Years ago, when my now-teenage son was in the tantrum stage, I made a list of “10 Reasons We Misbehave”—something we could all easily memorize. It included all the usual triggers: being hungry, tired, angry, sad, anxious, jealous, and so on. Whenever he acted out, I would go down the list and ask, “Are you hungry? Are you mad?” Once he named one or two things, I would say something like, “Wow! No wonder you’re so upset!”
I found that identifying my son’s feelings helped him to regain control of his emotions.
This in turn helped me to empathize instead of just being annoyed at another outburst.
Now that he’s a young teenager, I find that his emotions are taking an even wilder rollercoaster ride—zipping from happiness to anger to worry and back again. And it’s far too easy for me to react in kind. I often find myself bringing up that old list as a way to help us both regain equilibrium.
It turns out that helping teens to identify and regulate their emotions is an important step in their development—one that can help them into adulthood and protect their mental health. For example, teenagers who can accurately describe their negative emotions are better insulated against depression than those who can’t, according to a 2019 University of Rochester study.
Regulate Difficult Teenage Emotions
“All people in times of stress have trouble regulating their emotions,” says Dr. Ken Ginsburg, founder and program director of the Center for Parent and Teen Communication at the Children’s Hospital of Philadelphia and the author of Raising Kids to Thrive. “For teenagers, it’s an important issue because of the balancing act going on in their brain [between reason and emotion]. One of the great myths is that kids can’t be rational. Not true.”
But getting teenagers to be rational often requires that parents have those skills themselves. That might mean learning how to stay calm with—or walk away from—a sullen or angry teenager rather than engaging in a war of words.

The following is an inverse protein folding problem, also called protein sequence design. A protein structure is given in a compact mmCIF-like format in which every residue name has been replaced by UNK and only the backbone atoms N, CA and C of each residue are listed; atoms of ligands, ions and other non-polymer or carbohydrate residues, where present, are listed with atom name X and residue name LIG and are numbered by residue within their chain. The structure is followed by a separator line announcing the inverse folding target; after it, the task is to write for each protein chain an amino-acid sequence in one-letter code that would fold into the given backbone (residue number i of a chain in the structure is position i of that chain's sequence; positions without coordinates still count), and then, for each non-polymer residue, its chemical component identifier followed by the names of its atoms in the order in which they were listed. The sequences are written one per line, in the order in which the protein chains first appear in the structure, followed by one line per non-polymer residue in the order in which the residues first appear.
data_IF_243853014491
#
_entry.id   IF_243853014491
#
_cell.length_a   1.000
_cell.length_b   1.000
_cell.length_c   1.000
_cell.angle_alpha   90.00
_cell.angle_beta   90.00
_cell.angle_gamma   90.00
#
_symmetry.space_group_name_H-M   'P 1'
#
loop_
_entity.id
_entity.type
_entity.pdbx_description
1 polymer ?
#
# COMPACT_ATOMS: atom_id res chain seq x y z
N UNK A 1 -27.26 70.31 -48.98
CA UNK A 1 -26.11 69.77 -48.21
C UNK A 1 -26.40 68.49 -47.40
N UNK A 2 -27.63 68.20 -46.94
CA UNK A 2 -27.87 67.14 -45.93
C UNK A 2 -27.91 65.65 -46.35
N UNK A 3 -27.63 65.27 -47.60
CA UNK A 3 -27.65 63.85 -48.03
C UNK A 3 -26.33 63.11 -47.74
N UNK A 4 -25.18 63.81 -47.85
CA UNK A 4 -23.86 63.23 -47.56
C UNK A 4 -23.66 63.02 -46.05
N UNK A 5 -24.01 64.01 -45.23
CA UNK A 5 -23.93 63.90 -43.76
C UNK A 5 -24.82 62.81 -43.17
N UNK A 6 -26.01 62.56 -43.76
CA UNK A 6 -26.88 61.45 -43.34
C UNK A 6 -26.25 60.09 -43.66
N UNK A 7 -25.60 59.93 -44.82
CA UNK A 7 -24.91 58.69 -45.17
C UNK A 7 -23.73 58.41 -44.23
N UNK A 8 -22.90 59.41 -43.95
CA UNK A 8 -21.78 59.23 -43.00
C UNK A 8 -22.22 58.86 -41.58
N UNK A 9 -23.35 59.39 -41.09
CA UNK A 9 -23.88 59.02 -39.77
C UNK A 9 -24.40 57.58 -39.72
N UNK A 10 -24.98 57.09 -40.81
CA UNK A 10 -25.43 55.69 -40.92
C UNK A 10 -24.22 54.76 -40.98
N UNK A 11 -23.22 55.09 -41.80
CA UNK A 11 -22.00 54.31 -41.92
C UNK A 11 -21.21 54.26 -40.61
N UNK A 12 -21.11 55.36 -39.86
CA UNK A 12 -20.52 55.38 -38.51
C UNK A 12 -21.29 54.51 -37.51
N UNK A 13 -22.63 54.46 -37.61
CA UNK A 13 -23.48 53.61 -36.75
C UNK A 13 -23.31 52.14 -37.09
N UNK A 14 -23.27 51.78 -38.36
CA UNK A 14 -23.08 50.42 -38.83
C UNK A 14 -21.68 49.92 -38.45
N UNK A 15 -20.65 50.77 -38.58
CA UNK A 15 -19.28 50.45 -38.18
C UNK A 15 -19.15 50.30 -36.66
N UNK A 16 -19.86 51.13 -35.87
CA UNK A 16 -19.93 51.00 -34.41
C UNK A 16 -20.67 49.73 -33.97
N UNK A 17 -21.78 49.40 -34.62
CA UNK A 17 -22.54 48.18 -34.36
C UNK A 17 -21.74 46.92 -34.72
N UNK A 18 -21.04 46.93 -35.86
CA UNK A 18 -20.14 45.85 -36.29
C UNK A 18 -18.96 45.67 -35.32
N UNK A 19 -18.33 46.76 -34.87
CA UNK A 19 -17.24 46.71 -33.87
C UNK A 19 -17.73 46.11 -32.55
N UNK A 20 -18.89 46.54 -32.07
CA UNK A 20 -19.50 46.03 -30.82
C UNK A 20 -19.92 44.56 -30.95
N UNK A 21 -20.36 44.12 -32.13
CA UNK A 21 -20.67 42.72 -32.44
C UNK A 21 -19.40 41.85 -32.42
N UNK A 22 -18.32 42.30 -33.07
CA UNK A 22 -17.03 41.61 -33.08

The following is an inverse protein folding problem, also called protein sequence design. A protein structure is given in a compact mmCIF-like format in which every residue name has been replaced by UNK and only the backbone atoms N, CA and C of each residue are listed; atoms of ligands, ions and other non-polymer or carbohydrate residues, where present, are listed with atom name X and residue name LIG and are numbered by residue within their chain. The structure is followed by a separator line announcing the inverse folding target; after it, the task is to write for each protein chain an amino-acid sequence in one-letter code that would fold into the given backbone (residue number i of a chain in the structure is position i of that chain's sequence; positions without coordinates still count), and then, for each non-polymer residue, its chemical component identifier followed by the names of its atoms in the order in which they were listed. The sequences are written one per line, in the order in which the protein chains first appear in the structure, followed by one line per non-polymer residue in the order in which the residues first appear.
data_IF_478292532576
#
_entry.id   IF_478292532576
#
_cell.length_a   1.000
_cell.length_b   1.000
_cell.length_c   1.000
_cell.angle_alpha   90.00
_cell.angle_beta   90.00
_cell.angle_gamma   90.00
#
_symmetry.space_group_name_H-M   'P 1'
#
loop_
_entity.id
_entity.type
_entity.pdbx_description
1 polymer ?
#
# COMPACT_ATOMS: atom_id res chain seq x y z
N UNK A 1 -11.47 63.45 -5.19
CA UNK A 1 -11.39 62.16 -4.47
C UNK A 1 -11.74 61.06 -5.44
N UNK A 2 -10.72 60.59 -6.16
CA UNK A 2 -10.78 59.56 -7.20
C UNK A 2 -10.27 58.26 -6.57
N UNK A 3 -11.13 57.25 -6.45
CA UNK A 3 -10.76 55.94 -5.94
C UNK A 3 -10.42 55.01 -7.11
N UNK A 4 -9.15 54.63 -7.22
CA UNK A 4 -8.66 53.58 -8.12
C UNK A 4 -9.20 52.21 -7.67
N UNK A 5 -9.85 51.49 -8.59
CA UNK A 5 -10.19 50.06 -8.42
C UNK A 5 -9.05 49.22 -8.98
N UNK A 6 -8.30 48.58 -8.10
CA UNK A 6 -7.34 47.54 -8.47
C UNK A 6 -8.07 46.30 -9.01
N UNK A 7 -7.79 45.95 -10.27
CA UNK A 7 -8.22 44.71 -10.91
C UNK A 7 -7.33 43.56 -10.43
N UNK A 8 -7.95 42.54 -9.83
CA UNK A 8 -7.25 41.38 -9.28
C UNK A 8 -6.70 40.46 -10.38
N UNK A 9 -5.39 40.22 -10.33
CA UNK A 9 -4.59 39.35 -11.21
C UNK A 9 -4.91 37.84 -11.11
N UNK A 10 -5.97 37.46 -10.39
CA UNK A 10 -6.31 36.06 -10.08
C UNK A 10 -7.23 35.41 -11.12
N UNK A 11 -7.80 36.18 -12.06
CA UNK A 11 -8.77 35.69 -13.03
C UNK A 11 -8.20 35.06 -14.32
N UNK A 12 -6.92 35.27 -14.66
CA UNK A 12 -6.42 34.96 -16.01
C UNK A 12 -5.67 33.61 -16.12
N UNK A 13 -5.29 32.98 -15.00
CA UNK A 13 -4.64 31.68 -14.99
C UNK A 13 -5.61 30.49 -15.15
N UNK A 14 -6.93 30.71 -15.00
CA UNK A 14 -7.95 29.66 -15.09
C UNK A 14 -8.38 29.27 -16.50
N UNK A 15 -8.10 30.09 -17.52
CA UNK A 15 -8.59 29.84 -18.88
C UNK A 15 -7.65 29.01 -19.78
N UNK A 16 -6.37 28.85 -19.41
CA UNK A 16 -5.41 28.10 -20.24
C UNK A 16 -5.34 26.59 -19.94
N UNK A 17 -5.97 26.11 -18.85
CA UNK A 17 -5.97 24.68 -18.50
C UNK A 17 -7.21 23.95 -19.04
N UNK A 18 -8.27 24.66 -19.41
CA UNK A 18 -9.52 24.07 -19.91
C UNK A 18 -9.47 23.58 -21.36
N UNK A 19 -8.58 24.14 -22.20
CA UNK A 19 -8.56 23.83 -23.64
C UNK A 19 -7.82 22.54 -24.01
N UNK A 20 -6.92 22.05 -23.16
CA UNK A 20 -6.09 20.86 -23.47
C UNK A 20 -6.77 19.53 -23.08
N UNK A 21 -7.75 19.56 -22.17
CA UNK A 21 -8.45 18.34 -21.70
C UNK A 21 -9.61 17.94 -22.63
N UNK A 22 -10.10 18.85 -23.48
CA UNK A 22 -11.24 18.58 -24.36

“During adolescence and the tween years, negative feelings will spike very quickly. And they’ll stay higher longer than during other development stages, such as toddlerhood,” says Marian Moldan, a licensed clinical social worker and principal of Childhood Anxiety Solutions in Miller Place, New York. “When that mood strikes, that is not the time to have a discussion or lay out your opposing view. The emotional part of the brain is employed to the extent that the person can’t even problem-solve. Once you bring that emotion down to a more manageable level, then you can have that discussion.”
In her practice, Moldan sometimes encourages teens to count backwards from 300—by sevens—when they’re heated. The request is so unusual, she says, that it often elicits a laugh or a scoff, shifting the heightened emotion. Engaging the intellectual part of their brain allows the emotional side to regulate, Moldan says.
She also recommends that parents help their tweens and teens develop a calming activity that they can turn to in times of stress, anger, or other heavy emotions. “I’m an avid knitter,” she says. “For a teen, it could be drawing, listening to music, writing in a journal, or going for a walk or a run. You want to build those habits so that the teen is able to say, ‘I’m angrier than I’ve been in a while; let me go write in my journal.’”
The ultimate goal, Ginsburg says, is “co-regulation”—where you and your teen are both regulating your emotions. “You need to stay calm when every fiber of your being is screaming within you,” he says. “That is when your teen needs to draw your calm from you. When you lecture, condescend, or yell, you are turning on the reactive part of their brain and that will dominate. But by mid-adolescence, kids can be as rational as adults if—and the emphasis is on the word ‘if’—the higher thinking powers dominate.”